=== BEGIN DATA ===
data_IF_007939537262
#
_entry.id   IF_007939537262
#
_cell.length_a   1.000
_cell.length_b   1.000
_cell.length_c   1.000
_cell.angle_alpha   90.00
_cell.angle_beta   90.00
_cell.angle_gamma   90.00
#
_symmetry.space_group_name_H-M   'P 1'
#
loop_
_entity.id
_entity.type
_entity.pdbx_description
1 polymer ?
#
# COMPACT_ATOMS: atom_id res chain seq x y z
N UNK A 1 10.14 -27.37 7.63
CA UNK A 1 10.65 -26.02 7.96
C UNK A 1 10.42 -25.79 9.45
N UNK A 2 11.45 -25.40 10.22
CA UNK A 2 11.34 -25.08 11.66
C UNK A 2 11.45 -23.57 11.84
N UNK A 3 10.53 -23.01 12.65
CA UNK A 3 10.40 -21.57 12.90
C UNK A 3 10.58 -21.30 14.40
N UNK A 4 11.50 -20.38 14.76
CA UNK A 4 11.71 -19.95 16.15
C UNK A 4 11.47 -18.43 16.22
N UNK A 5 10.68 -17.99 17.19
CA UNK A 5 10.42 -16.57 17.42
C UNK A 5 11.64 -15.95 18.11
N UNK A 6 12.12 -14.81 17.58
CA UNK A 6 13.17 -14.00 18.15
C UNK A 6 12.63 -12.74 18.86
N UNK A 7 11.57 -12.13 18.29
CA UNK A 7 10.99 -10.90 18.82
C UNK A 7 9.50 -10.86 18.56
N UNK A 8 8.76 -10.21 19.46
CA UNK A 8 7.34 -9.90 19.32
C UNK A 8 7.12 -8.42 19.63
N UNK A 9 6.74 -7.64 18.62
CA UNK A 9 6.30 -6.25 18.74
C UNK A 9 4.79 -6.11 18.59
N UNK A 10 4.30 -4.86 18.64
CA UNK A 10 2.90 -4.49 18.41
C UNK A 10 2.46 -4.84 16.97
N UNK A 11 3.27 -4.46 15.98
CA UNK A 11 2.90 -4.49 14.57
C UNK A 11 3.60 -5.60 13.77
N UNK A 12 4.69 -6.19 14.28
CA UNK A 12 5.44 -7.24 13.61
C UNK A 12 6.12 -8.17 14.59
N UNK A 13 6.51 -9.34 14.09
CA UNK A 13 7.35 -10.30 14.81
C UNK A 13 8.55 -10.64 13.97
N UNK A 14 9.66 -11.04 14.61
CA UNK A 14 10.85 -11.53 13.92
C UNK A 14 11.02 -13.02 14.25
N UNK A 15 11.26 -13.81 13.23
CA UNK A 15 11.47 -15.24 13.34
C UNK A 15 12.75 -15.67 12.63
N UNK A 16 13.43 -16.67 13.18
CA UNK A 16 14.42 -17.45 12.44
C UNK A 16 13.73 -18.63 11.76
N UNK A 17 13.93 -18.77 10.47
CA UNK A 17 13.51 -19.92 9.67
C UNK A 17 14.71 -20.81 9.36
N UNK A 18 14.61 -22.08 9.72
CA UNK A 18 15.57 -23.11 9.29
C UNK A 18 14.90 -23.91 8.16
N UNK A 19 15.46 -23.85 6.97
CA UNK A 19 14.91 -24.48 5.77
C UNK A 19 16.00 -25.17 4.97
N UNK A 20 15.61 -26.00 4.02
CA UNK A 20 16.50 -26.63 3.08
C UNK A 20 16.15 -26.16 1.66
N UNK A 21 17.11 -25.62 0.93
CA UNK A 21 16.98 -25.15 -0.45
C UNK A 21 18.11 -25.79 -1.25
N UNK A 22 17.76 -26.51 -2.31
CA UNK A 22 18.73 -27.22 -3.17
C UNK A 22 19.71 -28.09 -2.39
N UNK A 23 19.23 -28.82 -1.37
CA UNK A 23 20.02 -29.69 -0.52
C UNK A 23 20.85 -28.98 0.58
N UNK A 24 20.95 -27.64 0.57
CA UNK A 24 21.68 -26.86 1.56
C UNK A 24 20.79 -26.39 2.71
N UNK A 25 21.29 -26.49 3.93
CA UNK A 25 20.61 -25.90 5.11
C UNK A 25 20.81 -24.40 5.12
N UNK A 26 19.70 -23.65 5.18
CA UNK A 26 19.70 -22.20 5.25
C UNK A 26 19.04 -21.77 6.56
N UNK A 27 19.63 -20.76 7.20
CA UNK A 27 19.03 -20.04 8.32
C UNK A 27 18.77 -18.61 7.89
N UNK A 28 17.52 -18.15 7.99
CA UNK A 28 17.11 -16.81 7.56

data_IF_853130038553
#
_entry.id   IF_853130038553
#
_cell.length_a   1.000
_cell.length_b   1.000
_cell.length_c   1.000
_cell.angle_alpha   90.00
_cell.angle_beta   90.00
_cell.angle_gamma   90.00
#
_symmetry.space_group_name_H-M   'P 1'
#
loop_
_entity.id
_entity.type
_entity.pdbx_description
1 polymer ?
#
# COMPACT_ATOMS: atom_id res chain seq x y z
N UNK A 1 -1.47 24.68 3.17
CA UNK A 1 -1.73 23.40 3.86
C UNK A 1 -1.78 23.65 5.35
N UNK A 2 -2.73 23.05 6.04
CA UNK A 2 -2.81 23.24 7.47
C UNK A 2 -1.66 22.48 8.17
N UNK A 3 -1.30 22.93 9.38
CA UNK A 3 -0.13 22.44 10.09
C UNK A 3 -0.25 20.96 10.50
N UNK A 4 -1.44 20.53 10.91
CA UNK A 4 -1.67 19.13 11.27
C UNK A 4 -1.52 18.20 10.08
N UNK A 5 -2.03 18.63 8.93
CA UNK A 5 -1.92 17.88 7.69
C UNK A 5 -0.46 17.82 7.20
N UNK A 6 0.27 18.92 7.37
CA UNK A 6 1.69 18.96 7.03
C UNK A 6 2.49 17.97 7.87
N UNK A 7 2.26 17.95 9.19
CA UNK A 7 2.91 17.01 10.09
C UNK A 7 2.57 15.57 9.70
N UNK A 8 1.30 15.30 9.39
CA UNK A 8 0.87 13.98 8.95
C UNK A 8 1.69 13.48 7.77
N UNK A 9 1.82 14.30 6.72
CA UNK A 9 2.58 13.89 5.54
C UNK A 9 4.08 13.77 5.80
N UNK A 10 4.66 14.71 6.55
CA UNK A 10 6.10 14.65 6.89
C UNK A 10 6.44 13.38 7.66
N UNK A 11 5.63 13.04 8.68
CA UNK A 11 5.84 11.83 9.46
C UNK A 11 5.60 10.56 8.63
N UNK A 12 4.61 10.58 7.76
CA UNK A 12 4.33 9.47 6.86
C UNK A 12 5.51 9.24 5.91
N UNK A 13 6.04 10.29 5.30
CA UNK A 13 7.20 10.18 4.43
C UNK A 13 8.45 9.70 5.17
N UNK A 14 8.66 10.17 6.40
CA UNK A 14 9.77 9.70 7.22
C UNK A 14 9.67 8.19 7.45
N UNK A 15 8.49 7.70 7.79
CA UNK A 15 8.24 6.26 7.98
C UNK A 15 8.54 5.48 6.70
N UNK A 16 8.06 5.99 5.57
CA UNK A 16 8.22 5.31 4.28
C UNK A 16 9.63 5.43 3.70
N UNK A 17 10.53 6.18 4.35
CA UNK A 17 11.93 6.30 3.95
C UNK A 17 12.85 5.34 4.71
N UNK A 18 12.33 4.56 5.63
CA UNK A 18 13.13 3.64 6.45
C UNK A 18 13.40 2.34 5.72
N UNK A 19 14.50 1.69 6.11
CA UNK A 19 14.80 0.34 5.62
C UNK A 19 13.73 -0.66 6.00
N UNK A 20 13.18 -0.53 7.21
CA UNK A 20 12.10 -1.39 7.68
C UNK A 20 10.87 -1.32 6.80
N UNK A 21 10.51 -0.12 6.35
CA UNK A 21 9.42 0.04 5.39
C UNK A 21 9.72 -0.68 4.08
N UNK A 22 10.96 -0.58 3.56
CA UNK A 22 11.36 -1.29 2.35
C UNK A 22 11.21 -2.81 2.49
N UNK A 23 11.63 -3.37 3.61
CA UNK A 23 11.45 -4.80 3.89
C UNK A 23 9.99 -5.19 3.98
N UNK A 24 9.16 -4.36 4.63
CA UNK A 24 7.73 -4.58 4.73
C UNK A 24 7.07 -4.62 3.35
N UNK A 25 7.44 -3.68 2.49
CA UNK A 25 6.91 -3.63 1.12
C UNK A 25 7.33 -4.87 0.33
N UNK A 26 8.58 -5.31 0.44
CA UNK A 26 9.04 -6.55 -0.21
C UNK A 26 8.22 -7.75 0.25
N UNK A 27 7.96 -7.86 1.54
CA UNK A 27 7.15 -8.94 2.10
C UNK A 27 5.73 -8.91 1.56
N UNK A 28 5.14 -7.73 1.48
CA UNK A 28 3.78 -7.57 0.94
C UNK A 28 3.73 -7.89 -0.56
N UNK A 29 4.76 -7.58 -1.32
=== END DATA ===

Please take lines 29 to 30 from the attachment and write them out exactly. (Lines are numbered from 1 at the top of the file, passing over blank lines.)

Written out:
C UNK A 3 10.58 -21.30 14.40
N UNK A 4 11.50 -20.38 14.76